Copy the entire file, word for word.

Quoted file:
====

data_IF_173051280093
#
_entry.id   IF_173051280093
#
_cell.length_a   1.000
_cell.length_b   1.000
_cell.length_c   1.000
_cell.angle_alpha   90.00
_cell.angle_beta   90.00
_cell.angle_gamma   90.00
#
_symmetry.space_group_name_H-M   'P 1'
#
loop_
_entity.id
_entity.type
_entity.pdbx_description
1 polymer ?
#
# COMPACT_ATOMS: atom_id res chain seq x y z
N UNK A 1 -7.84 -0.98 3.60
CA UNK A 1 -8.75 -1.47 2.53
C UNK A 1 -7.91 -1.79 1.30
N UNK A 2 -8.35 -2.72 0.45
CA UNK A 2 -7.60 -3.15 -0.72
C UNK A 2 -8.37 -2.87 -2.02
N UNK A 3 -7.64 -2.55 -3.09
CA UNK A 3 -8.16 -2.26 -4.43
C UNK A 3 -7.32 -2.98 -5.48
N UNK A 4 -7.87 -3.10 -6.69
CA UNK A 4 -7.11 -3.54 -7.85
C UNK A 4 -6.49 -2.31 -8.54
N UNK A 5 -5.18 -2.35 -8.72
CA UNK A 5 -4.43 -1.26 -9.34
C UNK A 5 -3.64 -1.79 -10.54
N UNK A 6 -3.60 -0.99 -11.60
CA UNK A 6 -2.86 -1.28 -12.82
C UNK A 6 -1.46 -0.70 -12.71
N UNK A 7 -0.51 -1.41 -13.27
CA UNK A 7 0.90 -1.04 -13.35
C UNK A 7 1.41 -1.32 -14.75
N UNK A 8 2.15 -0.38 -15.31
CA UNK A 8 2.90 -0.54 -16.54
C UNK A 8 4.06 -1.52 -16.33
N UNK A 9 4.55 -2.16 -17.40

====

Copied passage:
data_IF_173051280093
#
_entry.id   IF_173051280093
#
_cell.length_a   1.000
_cell.length_b   1.000
_cell.length_c   1.000
_cell.angle_alpha   90.00
_cell.angle_beta   90.00
_cell.angle_gamma   90.00
#
_symmetry.space_group_name_H-M   'P 1'
#
loop_
_entity.id
_entity.type
_entity.pdbx_description
1 polymer ?
#
# COMPACT_ATOMS: atom_id res chain seq x y z
N UNK A 1 -7.84 -0.98 3.60
CA UNK A 1 -8.75 -1.47 2.53
C UNK A 1 -7.91 -1.79 1.30
N UNK A 2 -8.35 -2.72 0.45
CA UNK A 2 -7.60 -3.15 -0.72
C UNK A 2 -8.37 -2.87 -2.02
N UNK A 3 -7.64 -2.55 -3.09
CA UNK A 3 -8.16 -2.26 -4.43
C UNK A 3 -7.32 -2.98 -5.48
N UNK A 4 -7.87 -3.10 -6.69
CA UNK A 4 -7.11 -3.54 -7.85
C UNK A 4 -6.49 -2.31 -8.54
N UNK A 5 -5.18 -2.35 -8.72
CA UNK A 5 -4.43 -1.26 -9.34
C UNK A 5 -3.64 -1.79 -10.54
N UNK A 6 -3.60 -0.99 -11.60
CA UNK A 6 -2.86 -1.28 -12.82
C UNK A 6 -1.46 -0.70 -12.71
N UNK A 7 -0.51 -1.41 -13.27
CA UNK A 7 0.90 -1.04 -13.35
C UNK A 7 1.41 -1.32 -14.75
N UNK A 8 2.15 -0.38 -15.31
CA UNK A 8 2.90 -0.54 -16.54
C UNK A 8 4.06 -1.52 -16.33
N UNK A 9 4.55 -2.16 -17.40